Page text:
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Lions Craft Fair

If you plan an event in December, then chances are you are going to have some weather issues. Tony recaps the Lions Craft fair weather.

Lions Club Arts & Crafts Recap

Every year the SE Huntington and Lesage Lions clubs band together to put on a holiday craft fair. They have been at it since the days on Jimmy Carter and the Bicentennial, for 33 years to be exact!

A perennial powerhouse in the battle against blindness, the Lions work tirelessly every year to ensure a good show. And they depend on you and me to support the show. Said Lion Dave Vititoe of the Milton club, “we enjoy working this show. People are nice and looking for bargains”.

If you have never attended, think of the fair as a celebration of winter and the Holiday season with local craftspeople the stars.

Need a new quilt, some unusual Christmas gifts or cards? Then you have come to the right place if you walk thru the Big Sandy Superstore doors.

“I specialize in things you don’t expect”, starving artist Michael Rosenberg of Proctorville told me. At his booth I noticed a portrait of a “bad hair day” for a bird, and an “I Love you banana”. Neat stuff, really!

At the Coalition for the Homeless Booth that I worked for a few hours, neat pins attracted some serious Christmas shoppers. And there was a bonus for all shoppers; namely, a free Key to your house trinket for Santa to use on Christmas eve.

Across the way I could see a wooden hanger which asked the question in bold blue letters, “Don’t like the Cats, you are in the wrong place”! Wildcat fans would love that.

In between customers at the Homeless booth, Peggy from the Collis P. Huntington Historical Society stopped by to chat about the New River Excursions. “The leaves were gorgeous this year, just like they are supposed to be”, Peggy gushed as you tried to sign me up for next year’s ride.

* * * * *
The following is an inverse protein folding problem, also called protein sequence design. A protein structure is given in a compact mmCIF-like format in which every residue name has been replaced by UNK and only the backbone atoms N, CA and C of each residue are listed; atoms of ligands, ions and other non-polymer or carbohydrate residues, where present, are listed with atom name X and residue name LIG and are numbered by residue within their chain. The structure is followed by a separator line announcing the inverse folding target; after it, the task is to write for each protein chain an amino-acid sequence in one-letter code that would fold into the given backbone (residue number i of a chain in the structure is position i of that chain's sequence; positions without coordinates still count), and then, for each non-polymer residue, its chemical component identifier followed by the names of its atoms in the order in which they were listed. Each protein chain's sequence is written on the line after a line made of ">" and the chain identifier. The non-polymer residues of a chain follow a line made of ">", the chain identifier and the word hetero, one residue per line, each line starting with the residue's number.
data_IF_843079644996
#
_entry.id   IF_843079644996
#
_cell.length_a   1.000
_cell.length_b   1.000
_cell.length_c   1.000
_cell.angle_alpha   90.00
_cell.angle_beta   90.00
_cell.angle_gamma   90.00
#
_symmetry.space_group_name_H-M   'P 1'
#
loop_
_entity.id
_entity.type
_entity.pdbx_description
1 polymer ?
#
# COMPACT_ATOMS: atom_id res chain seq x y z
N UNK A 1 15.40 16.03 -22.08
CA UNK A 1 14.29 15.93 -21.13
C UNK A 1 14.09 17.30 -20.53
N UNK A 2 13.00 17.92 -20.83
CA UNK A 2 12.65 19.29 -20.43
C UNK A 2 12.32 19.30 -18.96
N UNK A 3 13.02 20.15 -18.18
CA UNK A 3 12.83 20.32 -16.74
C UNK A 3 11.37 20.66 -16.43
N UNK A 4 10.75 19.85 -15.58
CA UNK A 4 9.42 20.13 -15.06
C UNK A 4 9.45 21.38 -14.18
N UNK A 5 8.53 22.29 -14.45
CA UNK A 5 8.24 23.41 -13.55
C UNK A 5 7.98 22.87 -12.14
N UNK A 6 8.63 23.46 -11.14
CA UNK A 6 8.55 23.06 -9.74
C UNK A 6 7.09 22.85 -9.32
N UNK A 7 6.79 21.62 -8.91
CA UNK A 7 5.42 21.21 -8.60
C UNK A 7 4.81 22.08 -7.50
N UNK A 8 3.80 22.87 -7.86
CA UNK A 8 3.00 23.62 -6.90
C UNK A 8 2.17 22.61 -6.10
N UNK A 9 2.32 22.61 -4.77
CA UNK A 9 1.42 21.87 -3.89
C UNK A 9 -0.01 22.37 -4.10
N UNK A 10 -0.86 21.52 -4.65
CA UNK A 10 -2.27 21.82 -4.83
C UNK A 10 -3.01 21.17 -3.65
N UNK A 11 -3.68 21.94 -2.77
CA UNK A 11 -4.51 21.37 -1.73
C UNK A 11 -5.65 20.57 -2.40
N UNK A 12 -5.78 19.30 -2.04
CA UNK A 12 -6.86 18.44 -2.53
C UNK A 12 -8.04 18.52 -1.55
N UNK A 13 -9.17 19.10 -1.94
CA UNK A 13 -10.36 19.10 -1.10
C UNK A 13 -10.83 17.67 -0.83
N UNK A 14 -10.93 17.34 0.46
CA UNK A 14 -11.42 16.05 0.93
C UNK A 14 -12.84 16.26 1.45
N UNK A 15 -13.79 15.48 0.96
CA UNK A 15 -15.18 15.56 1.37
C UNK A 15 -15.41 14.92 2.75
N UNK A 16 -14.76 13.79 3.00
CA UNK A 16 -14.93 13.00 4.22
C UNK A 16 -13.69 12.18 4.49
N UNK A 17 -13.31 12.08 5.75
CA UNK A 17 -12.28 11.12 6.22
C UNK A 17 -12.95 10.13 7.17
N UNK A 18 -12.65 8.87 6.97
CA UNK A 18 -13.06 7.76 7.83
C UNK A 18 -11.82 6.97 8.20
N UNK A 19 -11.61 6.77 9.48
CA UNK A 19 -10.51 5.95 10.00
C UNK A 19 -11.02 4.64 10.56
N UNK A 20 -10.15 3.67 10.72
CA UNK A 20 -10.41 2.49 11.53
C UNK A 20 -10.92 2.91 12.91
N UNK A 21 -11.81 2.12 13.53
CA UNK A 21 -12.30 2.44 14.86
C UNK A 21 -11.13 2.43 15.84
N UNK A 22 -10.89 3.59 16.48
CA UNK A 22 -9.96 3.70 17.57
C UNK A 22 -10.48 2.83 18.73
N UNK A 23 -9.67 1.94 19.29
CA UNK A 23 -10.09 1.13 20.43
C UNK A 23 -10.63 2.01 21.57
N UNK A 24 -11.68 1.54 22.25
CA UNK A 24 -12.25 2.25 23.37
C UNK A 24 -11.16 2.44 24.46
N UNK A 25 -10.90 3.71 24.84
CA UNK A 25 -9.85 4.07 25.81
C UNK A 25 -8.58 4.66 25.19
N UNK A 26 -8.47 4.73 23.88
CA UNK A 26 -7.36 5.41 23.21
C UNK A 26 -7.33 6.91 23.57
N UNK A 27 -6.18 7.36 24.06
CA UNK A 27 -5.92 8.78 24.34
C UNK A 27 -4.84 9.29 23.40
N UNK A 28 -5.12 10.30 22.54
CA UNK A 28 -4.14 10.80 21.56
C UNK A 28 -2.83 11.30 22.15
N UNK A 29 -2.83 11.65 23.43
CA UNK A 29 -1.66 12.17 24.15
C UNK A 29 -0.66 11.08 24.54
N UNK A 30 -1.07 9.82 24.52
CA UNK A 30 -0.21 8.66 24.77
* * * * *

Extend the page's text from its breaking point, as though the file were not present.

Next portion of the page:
Like all fairs these days, money is tight for shoppers. That makes the weather all the more important for the artisans and Lions alike.

This year for a second straight craft fair, a Saturday snowfall cut back on attendance. Despite the wet nature of Saturday’s snow, word that I-64 had been closed by a few accidents in the slushy snow prompted some people to stay at home. Such is December weather in Appalachia.

That brings to mind the notion that we as weathercasters must understand how our words will impact the people who watch us. If we hit the snow too hard, we can subliminally convince people to stay at home. Naturally that can have a huge impact on mall traffic and in this case a local craft fair.

It is indeed a fine line to draw between a wet and navigable wet snow and an icy snow that turns roads into ice rinks. A few degrees either way and walla, the nature of the forecast changes. It is a constant struggle to get this right, even after seeing the weather here for some 22 years. Trust me, I know first hand!

Our message Friday and Saturday was to give yourself some extra time, but by no means cancel your plans to shop. Josh in particular made it clear that roads would trend wet in the afternoon. Perfect!

By Sunday, the sun shone milkily which coaxed people out of their one day hibernation.

So next year, circle the first weekend in December on your calendar. If the weather holds up, you might be surprised at the shopping bargains to be had!
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